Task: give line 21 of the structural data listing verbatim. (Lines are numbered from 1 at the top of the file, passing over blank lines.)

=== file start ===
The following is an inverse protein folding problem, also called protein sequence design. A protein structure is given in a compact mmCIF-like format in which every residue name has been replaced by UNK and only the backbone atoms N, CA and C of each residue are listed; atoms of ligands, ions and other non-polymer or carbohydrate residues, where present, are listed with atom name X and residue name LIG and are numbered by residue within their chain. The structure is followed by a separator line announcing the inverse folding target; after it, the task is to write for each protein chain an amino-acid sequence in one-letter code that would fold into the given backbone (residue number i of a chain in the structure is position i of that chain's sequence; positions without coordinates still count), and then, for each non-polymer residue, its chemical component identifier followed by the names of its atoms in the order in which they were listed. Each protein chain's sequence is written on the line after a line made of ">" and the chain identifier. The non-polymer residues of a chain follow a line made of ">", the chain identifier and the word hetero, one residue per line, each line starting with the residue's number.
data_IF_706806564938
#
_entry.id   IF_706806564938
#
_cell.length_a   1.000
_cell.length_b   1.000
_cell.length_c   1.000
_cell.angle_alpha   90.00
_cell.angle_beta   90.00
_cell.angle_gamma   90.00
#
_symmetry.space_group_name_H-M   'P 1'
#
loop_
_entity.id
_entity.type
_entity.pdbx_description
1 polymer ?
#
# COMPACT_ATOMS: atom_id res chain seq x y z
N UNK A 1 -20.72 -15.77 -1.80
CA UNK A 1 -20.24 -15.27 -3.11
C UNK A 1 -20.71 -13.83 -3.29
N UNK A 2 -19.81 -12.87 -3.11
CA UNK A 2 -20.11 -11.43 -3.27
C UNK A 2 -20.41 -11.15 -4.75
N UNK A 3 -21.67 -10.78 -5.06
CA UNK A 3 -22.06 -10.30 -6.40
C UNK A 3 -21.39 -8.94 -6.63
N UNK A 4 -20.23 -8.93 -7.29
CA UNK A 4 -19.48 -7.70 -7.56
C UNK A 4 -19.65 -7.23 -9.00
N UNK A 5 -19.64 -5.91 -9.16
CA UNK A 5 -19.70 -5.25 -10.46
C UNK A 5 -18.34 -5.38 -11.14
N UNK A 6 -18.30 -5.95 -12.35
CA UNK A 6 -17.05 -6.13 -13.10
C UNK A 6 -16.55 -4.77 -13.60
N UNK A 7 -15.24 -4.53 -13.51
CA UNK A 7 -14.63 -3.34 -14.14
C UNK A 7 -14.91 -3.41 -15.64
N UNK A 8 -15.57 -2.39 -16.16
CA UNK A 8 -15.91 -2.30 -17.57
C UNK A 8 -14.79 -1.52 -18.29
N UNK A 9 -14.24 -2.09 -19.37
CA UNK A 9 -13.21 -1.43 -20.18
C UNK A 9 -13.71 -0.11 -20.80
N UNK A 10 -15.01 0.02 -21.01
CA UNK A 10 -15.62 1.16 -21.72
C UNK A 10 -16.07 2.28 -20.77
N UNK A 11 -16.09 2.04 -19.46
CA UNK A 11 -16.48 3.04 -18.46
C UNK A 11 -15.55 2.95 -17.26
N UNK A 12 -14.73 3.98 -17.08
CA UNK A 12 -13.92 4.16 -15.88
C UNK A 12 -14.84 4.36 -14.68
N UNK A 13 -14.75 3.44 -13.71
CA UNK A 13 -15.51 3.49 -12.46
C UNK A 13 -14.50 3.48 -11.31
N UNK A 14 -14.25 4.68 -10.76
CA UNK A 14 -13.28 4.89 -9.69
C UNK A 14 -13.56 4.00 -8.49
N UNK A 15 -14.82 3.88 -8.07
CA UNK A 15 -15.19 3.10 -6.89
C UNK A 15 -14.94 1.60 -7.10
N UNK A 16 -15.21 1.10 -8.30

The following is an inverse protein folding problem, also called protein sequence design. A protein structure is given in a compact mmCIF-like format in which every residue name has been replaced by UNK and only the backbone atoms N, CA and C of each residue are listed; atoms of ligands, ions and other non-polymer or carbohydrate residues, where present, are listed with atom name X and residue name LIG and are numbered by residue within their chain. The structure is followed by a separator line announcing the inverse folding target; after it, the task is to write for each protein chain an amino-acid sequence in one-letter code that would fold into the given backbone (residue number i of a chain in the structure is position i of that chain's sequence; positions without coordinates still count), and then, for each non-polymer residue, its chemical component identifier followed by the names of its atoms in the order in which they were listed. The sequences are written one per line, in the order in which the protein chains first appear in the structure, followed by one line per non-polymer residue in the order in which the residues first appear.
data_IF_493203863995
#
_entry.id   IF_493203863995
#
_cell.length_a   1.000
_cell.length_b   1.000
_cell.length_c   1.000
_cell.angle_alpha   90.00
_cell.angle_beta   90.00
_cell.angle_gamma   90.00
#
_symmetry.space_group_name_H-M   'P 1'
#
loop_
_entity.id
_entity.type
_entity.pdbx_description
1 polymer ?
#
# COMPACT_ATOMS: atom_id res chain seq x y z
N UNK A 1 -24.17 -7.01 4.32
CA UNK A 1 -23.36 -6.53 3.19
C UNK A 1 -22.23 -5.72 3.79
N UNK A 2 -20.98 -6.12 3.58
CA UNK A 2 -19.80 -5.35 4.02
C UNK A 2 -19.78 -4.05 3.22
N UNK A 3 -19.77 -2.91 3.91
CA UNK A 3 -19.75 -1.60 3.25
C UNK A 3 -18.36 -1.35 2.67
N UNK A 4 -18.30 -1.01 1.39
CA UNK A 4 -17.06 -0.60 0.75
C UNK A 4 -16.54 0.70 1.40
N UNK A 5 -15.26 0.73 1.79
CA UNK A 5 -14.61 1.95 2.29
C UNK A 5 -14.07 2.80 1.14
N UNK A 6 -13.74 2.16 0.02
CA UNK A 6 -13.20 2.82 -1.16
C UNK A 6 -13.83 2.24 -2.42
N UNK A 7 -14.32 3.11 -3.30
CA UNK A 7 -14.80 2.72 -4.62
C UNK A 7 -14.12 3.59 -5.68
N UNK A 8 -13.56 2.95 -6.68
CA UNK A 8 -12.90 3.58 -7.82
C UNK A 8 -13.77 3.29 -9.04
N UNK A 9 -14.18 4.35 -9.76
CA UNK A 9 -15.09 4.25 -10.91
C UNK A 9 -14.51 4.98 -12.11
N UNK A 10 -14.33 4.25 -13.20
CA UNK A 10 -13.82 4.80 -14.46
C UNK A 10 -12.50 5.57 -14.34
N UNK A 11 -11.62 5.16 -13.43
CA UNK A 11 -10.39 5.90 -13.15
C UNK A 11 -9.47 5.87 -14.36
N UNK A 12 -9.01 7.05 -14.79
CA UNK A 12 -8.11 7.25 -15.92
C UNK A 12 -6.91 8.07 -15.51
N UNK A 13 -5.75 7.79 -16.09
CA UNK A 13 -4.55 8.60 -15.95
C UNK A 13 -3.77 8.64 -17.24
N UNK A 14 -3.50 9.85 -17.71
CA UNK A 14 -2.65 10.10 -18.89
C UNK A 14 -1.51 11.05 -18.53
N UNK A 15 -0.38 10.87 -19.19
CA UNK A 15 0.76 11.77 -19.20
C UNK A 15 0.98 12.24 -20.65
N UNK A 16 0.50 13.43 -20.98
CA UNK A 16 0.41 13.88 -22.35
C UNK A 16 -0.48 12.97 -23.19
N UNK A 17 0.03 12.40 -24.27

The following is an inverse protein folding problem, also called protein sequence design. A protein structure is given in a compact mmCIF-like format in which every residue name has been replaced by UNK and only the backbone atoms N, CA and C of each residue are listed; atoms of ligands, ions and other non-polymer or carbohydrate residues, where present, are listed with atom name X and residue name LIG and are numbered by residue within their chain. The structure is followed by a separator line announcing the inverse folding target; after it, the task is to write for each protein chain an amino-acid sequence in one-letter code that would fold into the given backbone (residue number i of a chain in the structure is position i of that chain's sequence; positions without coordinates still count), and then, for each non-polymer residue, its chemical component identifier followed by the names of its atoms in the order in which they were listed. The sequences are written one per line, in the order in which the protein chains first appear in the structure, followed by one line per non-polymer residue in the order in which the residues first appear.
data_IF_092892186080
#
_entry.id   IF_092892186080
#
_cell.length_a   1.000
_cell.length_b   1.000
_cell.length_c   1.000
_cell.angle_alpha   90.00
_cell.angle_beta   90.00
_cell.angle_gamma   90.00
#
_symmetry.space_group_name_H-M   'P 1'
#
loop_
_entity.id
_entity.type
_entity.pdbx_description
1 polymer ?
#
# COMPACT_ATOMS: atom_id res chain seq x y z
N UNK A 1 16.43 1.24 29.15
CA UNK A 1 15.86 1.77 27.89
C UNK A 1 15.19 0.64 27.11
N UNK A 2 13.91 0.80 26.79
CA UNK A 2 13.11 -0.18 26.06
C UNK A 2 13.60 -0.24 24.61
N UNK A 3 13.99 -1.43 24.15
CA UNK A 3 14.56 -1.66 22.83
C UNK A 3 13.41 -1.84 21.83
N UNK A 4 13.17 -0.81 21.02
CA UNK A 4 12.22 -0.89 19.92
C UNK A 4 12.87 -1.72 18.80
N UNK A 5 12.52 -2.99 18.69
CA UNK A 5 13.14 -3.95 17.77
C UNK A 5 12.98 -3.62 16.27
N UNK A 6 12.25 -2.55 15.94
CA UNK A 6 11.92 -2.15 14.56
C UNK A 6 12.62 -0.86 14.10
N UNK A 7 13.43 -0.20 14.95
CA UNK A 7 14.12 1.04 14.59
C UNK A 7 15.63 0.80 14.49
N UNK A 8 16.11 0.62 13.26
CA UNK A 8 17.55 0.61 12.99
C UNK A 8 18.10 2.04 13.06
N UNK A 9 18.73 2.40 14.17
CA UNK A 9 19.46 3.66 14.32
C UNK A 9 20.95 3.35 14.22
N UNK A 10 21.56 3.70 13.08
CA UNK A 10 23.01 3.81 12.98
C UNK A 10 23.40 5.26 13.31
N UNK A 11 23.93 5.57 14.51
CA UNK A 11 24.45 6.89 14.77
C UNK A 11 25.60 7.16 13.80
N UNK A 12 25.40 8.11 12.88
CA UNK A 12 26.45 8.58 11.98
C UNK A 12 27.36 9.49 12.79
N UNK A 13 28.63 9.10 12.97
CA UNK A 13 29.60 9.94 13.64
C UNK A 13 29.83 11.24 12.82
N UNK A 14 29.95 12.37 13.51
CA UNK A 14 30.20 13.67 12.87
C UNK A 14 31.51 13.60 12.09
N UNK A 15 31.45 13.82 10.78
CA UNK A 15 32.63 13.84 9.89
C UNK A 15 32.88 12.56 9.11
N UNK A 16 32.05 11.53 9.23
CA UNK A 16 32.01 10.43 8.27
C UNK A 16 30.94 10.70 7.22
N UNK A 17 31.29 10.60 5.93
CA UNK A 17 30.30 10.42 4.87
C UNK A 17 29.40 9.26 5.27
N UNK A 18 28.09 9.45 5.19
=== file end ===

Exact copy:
# COMPACT_ATOMS: atom_id res chain seq x y z